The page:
Understanding Digital Photography: Techniques in Getting a Great Picture

Discussion in 'Photography and Imaging' started by rusd3, Jul 31, 2008.

  1. rusd3
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    rusd3 Rookie

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    Have you heard the saying, “There is more than meets the eye?”


    We use our eyes to view things in our environment. However, through time, man has devised ways on how to preserve the things normally seen and thus treasured, whether these are beautiful or not, and one of which is by using cameras.


    The images captured by cameras can let us see things that have happened before. Moreover, it enables the heart to wish for beautiful things to happen in the future.*


    These days, the biggest sellers in the camera market are the so-called digital SLR cameras. These are the modern gadgets that can trigger our creativity and seats of emotion.


    Though relatively new, most people choose digital SLRs because they can be easily manipulated. However, having these cameras does not completely guarantee that the every
    picture is a masterpiece.


    Following just a few basic tips can go a long way in obtaining photographs that will become a treasure for many years to come.



    1. Simplicity

    Zoom in to capture the part you want to emphasize. Thus, irrelevant objects or areas can be taken away or just allow them to soften.



    2. Rule of thirds

    When capturing a moving object, it is advisable to capture them moving into the imaginary tic-tac-toe frame from one of the two sides.



    3. Shapes and lines

    Capture a straight line at an angle by moving five to ten feet away to the side to capture at an angle.*



    4. Vantage point

    To add significance or emphasis to an object, take a picture at a lower vantage point. Increasing the height away from the object can reduce its significance.



    5. Balance

    Pick out the dominant objects and arrange them so that they complement each other. However, unbalanced or asymmetrical objects are often more visually stimulating than balanced objects.



    6. Framing

    You can use the frames of your windows to capture an outdoor scene. You can also use doors and walls of a building to capture a person a walking person.



    7. Indoor photographs

    You can use natural lighting when you are taking candid shots so that the subjects will not be bothered by the flash coming out of the camera.



    8. Camera adjustments

    The aperture allows light to enter. You must learn how to adjust this properly and appropriately so that images will not appear as either very bright or very dim.*

    Lowering the shutter speed allows the image to be more exposed to light. You must learn the proper length of exposure so that images will not appear as blurry.



    9. ISO speeds

    Digital cameras have ISO speeds ranging from 100 to 800. The higher the ISO, the higher the camera’s sensitivity to light’s exposure. Be sure to master using this element along with the camera’s aperture and shutter speeds.*



    10. Lens/Filters

    There are digital cameras that allow additional lenses to be attached to the main lens, or the lenses can be completely interchangeable.*



    Lenses can be categorized as follows:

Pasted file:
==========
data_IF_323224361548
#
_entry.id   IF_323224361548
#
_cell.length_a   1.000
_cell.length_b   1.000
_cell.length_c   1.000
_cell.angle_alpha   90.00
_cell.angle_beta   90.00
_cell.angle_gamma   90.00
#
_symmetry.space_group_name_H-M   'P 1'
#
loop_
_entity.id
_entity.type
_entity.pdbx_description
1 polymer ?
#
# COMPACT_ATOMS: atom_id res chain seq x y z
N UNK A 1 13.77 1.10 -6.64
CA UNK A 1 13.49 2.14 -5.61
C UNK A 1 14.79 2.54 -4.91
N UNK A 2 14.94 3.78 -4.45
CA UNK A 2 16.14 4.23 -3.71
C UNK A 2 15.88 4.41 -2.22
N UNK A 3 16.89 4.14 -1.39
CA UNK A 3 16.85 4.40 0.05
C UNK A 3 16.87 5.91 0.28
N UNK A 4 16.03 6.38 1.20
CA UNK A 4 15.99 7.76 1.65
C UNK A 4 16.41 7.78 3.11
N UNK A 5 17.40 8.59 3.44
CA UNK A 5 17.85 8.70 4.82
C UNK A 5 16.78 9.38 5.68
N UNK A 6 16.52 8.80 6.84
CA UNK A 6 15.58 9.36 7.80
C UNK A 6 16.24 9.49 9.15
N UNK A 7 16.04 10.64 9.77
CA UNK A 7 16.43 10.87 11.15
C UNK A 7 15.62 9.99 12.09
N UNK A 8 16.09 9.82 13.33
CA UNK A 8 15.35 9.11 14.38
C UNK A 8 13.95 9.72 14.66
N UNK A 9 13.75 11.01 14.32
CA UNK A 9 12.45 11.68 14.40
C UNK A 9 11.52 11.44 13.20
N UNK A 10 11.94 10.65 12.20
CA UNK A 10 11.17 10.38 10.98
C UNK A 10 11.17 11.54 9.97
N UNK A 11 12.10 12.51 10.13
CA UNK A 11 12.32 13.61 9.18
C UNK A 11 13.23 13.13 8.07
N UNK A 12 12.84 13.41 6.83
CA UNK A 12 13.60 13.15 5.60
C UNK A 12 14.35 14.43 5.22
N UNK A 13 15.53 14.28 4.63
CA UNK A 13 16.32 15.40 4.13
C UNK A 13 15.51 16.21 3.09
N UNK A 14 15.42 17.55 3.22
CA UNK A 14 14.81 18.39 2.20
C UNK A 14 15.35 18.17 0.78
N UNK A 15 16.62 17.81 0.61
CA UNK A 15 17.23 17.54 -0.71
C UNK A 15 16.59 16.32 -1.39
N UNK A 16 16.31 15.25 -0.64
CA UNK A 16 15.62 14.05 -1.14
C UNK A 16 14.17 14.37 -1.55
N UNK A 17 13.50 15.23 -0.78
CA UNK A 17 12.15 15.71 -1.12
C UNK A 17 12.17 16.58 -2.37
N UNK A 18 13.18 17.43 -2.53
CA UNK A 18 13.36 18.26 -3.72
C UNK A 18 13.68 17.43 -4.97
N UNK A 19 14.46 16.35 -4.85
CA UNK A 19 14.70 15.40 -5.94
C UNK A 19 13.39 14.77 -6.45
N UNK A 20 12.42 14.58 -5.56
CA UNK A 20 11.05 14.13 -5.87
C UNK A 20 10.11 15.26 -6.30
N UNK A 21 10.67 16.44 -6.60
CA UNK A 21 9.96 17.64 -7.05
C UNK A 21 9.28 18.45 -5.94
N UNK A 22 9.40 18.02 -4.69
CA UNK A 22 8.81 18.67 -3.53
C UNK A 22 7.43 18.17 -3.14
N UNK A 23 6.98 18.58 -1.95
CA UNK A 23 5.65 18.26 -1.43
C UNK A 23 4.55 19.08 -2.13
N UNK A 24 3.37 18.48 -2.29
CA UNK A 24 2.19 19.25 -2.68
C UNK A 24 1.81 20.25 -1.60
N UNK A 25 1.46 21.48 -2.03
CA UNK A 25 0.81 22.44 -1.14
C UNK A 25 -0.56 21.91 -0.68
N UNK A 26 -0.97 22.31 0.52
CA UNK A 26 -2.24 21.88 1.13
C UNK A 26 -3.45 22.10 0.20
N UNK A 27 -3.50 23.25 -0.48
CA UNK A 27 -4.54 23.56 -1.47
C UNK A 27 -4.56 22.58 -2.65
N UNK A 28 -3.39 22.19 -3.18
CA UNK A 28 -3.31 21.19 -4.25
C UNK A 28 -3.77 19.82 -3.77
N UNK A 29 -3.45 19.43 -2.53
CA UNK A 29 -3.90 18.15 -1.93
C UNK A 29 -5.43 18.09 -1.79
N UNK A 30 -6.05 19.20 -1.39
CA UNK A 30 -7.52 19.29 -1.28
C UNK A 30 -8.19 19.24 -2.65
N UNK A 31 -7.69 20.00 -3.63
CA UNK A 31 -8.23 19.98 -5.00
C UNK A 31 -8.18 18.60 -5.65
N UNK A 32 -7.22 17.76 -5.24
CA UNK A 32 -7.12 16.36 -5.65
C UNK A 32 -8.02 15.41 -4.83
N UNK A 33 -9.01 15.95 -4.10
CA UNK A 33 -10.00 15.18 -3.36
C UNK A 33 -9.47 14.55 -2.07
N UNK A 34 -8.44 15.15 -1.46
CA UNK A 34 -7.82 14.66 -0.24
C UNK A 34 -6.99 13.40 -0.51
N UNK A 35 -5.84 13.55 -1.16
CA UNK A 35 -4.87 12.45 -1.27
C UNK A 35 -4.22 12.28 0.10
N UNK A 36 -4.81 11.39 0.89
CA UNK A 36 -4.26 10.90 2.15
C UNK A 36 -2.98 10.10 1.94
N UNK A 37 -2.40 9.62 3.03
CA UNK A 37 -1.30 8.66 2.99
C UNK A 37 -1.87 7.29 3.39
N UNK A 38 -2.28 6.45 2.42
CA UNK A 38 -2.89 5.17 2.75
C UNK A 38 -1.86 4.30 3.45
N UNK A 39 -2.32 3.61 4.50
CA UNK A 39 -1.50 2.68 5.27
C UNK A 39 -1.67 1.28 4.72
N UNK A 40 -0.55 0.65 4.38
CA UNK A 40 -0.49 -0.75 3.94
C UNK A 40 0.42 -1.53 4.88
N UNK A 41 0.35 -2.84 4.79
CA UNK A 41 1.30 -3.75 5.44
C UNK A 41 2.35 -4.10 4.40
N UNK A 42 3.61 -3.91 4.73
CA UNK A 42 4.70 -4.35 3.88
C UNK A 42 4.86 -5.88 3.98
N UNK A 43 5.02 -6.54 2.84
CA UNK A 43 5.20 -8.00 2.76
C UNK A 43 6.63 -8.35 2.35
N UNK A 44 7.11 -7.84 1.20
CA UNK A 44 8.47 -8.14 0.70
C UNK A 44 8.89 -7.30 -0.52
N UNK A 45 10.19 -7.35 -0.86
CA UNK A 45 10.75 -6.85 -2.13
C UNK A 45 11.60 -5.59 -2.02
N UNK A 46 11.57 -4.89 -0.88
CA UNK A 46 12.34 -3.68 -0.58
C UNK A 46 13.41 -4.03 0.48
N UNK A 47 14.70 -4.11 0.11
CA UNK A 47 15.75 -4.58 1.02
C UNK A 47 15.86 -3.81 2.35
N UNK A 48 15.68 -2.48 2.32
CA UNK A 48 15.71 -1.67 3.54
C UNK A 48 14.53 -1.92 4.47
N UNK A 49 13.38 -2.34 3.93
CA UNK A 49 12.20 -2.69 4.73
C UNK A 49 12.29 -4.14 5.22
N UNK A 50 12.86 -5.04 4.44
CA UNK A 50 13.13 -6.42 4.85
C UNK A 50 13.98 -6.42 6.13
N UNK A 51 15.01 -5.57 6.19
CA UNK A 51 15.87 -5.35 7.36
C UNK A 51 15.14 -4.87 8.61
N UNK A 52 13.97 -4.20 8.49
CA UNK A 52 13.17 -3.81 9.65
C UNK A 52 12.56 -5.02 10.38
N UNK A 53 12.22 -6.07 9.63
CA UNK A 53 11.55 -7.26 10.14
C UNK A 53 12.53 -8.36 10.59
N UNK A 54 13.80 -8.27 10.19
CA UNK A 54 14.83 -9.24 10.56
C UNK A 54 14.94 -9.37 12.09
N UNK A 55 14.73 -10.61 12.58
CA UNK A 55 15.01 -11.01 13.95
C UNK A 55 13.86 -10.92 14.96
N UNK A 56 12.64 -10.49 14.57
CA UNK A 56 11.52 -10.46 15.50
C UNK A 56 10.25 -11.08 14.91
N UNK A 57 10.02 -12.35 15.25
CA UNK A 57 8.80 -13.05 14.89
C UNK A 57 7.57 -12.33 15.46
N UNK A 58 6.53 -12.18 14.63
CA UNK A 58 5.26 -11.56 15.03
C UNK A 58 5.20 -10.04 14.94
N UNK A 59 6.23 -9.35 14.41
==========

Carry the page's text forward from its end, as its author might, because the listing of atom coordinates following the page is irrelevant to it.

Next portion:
a. macro lens – allows you to get closer to objects like insects and flowers

    b. wide-angle lens – used for capturing landmarks, and large and wide sceneries

    c. telephoto lens – allows longer zooms that let you get close to objects that are rather unsafe



    Filters, on the other hand are used to:


    a. soften the effect of the image*

    b. provide blurring on the edges for portraits that have sensitive moods

    c. add light flares for the image to be more dramatic

    d. to reduce glare so that pictures appear more saturated, crisp, and vivid.*



    If you still want to improve on the pictures that you have taken, the following list of software will allow you to touch them up:


    • Adobe Photoshop

    • Apple’s iPhoto

    • Corel Paint Shop Pro

    • Google Picasa

    • LView
     
  2. dilloduck
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    dilloduck Diamond Member

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    How does the ISO effect the final print ? Any difference when enlarging 100 ISO and 800 ISO is digital photograghy ?
     
  3. rusd3
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    rusd3 Rookie

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    At ISO 100, you'll be hard-pressed to see digital image noise. This is the setting of choice for landscape photographers who want to make large prints (the more you enlarge a print, the easier it is to see noise). At ISO 800, it will be easier to see some grain in your photos. The higher your ISO the more noise or grain you will see.

    When enlarging you’re your pictures you have to bear in mind not all digital SLRs handle noise in the same way, and some are better at reducing it than others. Depending on your camera you may not see any noise at ISO 800, when enlarging a photo.
     
  4. dilloduck
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    dilloduck Diamond Member

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    thanks--having always been a film man and NOT a tech man, I needed somebody to explain it to me. I asume its the same effect when you try to enlarge a smaller digital image than a large one? More noise from enlarging a smaller image ?
     

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